to enlist. He and several of his friends travelled to Harrisburg determined to enlist
in the Union Army but they were turned down after being encouraged to petition
for enlistment by several white Philadelphians.
Undaunted Octavius worked to support the Union effort by raising over eleven
regiments of "Colored Troops" to fight. It was Blacks like Catto, Frederick Douglas,
Henry Highland Garnett and Martin R. Delany who used the war as an opportunity
to press for freedom, equality and later enfranchisement.
In addition to raising troops Octavius took on additional challenges to the existing
socio-political order. Octavius became the first president of the Institute For
Colored Youth (the forerunner of Cheyney University) alumni association. He
was a teacher and principal there. ICY graduates sent more of its graduates to
teach the enslaved and newly freed Blacks during and after the war than any
other organization or institution. Catto and his Black friends actually wrote and
lobbied for passage of the legislation that eventually desegregated the street car
lines in Pennsylvania.
Catto was an active member of the historic St Thomas African Episcopal Church
founded by Absalom Jones in 1792 in Philadelphia the first African-American
Episcopal church in the US. Like Catto many prominent Black Philadelphians were
members of St Thomas which from its beginnings was a hub of social uplift,
community activism and an ardent supporter of the Underground Railroad during
Catto also pressed for the right to vote. Black males were stripped of the right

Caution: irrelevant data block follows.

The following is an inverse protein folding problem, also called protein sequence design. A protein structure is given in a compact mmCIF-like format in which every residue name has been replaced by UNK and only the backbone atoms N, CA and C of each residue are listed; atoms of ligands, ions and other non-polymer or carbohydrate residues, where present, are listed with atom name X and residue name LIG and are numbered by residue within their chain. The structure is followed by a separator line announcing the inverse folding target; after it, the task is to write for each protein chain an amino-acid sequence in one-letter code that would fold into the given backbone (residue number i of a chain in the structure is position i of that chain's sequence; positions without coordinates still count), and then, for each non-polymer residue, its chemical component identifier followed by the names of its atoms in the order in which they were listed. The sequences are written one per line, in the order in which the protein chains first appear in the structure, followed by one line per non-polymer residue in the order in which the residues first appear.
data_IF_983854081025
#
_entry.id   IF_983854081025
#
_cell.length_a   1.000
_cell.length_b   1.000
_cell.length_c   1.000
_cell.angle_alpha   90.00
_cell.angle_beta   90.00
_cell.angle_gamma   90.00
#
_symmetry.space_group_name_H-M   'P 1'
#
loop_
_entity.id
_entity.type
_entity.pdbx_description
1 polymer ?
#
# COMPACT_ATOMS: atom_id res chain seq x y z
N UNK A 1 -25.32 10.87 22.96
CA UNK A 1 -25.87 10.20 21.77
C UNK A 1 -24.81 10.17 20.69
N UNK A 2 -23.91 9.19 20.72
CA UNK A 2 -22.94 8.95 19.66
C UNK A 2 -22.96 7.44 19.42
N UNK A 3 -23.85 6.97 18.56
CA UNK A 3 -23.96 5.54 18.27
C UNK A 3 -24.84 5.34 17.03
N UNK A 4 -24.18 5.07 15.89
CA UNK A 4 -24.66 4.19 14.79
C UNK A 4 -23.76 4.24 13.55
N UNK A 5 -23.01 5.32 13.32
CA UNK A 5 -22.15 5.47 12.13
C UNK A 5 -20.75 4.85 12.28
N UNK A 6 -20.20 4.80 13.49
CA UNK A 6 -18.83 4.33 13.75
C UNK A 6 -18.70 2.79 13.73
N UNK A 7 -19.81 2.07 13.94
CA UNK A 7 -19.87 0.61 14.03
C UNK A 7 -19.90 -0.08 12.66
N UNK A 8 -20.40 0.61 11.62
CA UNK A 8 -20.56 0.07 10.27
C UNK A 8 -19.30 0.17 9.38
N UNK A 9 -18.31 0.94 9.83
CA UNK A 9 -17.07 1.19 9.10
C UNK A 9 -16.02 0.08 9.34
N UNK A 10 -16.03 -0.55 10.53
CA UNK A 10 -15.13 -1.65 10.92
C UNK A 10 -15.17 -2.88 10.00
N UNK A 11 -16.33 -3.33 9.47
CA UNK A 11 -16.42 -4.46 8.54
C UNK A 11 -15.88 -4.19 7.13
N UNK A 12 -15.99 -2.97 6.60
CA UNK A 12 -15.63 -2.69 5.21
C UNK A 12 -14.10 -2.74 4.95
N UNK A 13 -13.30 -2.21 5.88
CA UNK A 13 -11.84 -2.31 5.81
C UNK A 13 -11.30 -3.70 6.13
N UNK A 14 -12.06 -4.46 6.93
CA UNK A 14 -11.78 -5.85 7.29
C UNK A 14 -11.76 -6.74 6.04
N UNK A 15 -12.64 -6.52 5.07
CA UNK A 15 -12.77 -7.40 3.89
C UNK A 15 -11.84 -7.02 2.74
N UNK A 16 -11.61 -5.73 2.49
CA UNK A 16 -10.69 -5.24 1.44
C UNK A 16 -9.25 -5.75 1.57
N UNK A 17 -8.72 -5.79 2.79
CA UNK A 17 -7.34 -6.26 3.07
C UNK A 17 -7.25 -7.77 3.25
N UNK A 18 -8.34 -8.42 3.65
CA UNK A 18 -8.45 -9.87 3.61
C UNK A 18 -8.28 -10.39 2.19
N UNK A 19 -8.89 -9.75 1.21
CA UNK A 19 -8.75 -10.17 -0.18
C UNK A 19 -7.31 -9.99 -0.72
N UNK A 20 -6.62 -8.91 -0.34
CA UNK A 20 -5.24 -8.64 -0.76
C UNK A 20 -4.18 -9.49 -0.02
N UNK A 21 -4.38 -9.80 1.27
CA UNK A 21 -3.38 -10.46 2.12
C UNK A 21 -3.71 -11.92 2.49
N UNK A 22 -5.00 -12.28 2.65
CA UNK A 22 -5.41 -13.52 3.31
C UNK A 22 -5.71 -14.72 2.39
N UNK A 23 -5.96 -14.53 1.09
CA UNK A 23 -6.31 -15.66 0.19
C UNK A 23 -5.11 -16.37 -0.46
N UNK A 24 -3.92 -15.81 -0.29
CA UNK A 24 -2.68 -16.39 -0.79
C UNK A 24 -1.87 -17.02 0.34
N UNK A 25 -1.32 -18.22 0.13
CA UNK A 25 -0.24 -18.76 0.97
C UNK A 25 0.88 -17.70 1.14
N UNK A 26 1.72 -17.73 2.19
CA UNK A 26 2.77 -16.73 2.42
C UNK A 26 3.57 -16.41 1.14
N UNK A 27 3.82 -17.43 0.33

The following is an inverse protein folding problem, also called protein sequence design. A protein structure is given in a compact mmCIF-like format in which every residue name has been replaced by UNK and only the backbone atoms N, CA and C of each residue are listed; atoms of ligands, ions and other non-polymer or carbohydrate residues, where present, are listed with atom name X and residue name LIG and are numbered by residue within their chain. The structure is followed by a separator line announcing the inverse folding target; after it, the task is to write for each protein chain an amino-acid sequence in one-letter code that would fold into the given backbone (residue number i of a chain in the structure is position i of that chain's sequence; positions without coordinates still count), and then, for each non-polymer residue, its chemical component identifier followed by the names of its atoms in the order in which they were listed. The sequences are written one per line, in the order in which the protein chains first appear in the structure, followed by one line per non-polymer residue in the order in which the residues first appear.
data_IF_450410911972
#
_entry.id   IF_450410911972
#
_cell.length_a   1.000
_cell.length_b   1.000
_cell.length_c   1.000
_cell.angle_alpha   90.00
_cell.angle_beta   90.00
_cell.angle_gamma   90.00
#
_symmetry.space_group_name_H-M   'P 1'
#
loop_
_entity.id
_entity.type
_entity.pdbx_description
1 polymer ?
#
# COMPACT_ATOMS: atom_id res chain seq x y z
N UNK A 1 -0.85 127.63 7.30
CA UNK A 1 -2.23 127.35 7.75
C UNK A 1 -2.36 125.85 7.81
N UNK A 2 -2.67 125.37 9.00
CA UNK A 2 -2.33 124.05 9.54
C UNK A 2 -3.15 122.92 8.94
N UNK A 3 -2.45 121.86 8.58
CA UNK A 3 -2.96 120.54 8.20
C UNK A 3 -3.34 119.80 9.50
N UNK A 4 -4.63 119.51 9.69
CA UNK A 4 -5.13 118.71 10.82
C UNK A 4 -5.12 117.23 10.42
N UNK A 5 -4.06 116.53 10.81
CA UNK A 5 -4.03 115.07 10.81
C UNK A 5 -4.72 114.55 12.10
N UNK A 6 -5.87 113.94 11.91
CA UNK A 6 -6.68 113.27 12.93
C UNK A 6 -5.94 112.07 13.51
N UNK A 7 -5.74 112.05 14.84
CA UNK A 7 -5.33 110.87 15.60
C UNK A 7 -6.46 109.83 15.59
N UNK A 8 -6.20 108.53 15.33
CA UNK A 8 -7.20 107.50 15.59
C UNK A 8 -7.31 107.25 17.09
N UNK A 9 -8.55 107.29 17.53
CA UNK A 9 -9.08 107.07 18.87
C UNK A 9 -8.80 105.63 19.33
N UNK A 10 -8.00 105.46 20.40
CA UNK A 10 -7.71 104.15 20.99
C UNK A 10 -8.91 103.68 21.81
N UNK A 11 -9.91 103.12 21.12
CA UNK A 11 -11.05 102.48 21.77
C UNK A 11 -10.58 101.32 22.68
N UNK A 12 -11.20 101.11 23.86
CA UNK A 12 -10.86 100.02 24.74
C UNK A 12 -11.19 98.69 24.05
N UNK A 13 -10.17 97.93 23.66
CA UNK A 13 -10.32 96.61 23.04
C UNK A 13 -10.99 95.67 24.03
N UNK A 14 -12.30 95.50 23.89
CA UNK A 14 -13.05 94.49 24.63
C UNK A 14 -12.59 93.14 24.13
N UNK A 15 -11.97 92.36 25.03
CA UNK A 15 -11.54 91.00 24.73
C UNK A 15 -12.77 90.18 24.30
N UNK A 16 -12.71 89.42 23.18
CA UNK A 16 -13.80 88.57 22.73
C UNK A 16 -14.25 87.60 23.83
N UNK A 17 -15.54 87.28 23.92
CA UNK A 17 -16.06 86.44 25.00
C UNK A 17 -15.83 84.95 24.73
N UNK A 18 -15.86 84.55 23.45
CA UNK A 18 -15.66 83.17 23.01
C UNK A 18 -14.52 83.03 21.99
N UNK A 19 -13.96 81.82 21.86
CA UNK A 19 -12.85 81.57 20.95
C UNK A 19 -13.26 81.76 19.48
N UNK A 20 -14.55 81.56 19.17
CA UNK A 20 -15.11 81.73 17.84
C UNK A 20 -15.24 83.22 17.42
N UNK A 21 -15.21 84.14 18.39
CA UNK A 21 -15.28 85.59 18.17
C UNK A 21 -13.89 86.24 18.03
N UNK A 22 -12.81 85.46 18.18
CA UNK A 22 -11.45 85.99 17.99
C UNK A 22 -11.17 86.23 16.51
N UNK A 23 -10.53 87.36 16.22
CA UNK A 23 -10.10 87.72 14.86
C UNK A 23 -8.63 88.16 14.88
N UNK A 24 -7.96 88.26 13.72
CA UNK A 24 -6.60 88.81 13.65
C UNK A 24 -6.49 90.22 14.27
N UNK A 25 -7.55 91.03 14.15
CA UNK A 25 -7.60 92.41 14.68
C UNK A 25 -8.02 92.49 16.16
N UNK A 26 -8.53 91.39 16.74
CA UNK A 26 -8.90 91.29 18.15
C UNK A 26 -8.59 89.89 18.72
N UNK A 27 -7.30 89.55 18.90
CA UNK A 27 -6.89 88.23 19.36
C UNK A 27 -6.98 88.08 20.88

vote in Pennsylvania in 1848 and regaining the ballot was one of the goals Catto
and his socially conscious agitator/activist colleagues sought to achieve.
During a heated mayoral contest in 1871 Catto was murdered in cold blood in
broad daylight by Frank Kelly one of many Irish ruffians and thugs who bedeviled
and assaulted Blacks in Philadelphia. Assaults and mob riots against Blacks had
been going on for decades. Kelly was apprehended but somehow escaped and fled
the city. He was captured five years later, brought to trial in Philadelphia but
acquitted of Catto's murder!
Most of Catto's exploits and accomplishments have been deliberately left out of
history books. But now this travesty is being rectified. Recently there have been
scholarly articles and books written about Catto and now a statue in his honor has
been commissioned, sculpted, erected, unveiled and placed on the Southwest
apron of Philadelphia's City Hall. This statue will be the first statue ever erected
of an African American on municipal property!
On Sunday September 24th the African Episcopal Church of St Thomas held a
special service honoring Octavius V. Catto, part of their two hundred twenty-fifth
anniversary. One of the special guest speakers was Mayor James Kenney. The
celebration at St Thomas marked the beginning of several days of activity to
promote the unveiling of Catto's statue. The Mayor explained how and why he
because fascinated about Octavius Catto and why he initiated the drive to
recognize him with a permanent statue when Kenney was a councilman. It's
been a long time coming, it took almost fifteen years to raise the funds and
secure a sculptor to complete the project. Octavius Valentine Catto is finally
getting his just due."
Philadelphians have a lot to be proud of, and a lot more to learn about the rich heritage
that exists here - the installation of Octavius Catto in a place of honor
is the beginning of renewed discovery and awareness of those who have
paved the way.
NOW THAT YOU KNOW
WHAT ARE YOU GOING TO DO ABOUT IT?
Stay Blessed &